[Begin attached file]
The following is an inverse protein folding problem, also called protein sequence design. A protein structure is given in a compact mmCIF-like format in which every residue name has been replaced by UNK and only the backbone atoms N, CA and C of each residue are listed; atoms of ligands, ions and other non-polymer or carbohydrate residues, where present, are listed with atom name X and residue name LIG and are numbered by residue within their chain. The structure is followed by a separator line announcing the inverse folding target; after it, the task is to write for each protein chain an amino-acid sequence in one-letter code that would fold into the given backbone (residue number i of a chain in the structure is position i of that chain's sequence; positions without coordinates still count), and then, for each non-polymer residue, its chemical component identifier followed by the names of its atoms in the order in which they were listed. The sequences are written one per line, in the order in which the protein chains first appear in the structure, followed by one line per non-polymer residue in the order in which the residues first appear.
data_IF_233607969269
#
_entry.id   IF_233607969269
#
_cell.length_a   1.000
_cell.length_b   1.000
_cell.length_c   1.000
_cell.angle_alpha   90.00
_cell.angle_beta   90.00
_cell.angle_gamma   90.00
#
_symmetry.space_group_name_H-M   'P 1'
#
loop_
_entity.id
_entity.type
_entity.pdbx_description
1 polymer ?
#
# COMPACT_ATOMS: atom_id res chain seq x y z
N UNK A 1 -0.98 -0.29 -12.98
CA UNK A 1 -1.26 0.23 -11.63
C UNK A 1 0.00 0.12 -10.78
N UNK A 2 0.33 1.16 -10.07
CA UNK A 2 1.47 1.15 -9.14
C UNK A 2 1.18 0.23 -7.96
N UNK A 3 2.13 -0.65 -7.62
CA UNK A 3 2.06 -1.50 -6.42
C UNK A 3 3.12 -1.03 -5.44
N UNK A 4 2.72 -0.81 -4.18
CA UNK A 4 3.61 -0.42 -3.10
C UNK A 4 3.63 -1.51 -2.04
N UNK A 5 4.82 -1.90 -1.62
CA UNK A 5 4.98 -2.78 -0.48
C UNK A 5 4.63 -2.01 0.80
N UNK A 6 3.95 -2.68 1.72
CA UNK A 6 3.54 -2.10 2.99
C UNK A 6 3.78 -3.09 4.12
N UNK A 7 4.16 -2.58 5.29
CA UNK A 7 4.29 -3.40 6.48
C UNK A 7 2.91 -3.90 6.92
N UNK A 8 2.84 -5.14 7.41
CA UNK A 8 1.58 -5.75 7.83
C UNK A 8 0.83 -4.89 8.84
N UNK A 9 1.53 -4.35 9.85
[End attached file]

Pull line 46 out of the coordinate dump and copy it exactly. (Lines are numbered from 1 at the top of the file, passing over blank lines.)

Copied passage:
N UNK A 9 1.53 -4.35 9.85